Georgia’s Rose Revolution of 2003 signalled the beginning of a new era for the former Soviet Union Republic. The triumphant new political elite, headed by President Mikheil Saakashvili, vowed to establish a democratic state characterised by respect for human rights, a corruption-free government and a functioning market economy seeking integration with Europe and eventual EU membership.
In this new CEPS Commentary, authors Hrant Kostanyan and Tika Tsertsvadze note that almost a decade after the revolution, Georgia is a state in which overreliance on political personalities, as opposed to democratic state institutions, has remained the norm. And the personality credited with leading Georgia to the path of democracy may end up undermining the very process he once started.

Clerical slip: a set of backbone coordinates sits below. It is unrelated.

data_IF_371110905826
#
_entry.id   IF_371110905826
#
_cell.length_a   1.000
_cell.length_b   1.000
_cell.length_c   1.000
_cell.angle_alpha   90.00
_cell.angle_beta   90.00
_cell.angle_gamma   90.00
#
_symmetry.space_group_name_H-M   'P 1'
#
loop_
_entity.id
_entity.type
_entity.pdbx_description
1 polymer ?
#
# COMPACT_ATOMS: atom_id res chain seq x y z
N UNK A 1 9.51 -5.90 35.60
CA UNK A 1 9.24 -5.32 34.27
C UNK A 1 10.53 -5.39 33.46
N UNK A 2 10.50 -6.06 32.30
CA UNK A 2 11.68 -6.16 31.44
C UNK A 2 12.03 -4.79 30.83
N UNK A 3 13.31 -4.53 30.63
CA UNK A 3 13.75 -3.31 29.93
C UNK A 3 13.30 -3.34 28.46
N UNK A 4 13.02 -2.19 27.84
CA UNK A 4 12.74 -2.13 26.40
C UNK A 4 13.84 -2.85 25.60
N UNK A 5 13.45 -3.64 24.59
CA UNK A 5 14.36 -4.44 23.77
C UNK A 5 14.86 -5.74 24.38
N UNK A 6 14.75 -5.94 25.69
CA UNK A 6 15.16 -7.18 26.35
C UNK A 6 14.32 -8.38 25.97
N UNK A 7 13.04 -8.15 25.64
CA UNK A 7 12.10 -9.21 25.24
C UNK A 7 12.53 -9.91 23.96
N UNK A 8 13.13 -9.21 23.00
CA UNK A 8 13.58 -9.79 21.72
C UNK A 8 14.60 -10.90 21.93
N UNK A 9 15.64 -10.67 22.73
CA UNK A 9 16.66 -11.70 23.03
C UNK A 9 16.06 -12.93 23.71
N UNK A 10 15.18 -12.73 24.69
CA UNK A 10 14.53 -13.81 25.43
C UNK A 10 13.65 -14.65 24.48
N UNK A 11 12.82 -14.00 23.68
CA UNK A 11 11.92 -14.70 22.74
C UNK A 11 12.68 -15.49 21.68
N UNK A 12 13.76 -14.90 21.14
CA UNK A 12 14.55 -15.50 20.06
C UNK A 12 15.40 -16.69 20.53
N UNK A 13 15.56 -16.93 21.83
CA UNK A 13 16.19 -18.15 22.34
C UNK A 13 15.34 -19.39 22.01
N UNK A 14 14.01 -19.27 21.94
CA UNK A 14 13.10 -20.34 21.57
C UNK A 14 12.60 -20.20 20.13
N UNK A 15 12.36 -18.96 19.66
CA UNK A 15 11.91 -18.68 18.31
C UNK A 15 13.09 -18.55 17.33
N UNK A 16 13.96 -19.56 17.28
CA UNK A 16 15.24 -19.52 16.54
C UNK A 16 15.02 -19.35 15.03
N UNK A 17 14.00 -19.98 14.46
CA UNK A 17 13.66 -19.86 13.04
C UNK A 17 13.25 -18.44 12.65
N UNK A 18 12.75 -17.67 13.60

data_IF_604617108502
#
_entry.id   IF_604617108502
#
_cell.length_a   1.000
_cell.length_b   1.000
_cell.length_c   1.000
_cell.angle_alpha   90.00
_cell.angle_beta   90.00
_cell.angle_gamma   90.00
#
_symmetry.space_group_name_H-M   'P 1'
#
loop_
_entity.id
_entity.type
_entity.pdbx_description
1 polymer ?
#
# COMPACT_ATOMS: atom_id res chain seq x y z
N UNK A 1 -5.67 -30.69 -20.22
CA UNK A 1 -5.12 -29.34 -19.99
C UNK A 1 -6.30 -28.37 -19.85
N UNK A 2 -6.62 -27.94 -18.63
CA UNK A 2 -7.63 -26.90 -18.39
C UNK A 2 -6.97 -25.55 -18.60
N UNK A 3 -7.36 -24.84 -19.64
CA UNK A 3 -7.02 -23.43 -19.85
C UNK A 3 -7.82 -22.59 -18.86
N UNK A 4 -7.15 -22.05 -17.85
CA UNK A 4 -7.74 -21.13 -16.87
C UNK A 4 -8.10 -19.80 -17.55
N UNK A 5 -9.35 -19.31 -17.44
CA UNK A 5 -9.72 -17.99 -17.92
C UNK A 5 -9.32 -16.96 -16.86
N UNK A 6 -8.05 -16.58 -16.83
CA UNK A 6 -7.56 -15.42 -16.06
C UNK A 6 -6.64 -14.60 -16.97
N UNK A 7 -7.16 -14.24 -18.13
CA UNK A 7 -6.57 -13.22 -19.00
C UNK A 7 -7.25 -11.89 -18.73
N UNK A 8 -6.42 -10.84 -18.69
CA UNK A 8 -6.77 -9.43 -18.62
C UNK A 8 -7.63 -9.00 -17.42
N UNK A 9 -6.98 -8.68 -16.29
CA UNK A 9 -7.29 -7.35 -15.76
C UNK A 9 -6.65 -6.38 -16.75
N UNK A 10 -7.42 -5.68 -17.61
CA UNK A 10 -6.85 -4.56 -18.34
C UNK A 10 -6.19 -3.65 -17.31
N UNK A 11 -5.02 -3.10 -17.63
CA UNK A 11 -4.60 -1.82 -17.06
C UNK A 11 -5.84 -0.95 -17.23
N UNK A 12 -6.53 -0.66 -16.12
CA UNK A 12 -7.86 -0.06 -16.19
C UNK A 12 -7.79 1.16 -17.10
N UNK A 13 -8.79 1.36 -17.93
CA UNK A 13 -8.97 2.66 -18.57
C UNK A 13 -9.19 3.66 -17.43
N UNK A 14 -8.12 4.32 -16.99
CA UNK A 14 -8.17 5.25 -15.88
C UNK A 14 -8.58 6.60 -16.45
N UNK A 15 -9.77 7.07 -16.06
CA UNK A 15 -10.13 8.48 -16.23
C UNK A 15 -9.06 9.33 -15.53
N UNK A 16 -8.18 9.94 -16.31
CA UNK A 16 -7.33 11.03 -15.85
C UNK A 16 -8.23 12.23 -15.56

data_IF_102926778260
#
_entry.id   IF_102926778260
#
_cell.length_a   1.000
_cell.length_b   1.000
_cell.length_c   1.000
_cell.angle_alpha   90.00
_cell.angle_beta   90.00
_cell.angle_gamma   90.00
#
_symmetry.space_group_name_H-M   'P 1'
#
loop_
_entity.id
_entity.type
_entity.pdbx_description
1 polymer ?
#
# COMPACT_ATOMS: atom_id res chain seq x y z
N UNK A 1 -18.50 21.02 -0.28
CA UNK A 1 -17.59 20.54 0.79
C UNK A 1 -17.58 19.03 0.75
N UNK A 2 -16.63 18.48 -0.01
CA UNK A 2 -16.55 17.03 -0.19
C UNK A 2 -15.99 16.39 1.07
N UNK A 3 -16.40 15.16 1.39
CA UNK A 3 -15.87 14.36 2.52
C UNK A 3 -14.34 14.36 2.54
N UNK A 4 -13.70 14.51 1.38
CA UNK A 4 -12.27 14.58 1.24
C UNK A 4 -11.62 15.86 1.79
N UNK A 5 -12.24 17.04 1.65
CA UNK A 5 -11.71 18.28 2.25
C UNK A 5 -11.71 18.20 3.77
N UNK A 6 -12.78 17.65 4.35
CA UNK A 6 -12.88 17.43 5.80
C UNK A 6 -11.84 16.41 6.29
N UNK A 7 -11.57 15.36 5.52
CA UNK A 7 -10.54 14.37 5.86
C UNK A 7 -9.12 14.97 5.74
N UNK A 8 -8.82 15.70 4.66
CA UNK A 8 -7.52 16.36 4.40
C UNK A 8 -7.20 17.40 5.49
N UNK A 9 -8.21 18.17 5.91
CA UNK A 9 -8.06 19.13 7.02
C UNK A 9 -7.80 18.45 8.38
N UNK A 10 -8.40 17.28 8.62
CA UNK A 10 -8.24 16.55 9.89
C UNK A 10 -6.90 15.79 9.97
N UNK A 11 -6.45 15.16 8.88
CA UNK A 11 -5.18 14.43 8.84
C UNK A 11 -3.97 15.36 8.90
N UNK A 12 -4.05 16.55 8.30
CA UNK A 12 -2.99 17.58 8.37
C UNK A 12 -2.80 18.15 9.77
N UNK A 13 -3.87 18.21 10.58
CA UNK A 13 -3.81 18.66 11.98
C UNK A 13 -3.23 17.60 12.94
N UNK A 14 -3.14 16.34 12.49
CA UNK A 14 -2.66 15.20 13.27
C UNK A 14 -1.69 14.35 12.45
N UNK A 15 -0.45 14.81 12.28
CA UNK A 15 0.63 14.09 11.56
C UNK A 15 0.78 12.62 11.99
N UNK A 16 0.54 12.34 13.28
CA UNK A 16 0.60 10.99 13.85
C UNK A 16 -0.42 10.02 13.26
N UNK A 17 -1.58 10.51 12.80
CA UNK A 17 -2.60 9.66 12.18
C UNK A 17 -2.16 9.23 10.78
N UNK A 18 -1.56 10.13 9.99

Hrant Kostanyan is a Visiting Research Fellow at CEPS. Tika Tsertsvadze is Coordinator of the EUCAM programme at FRIDE.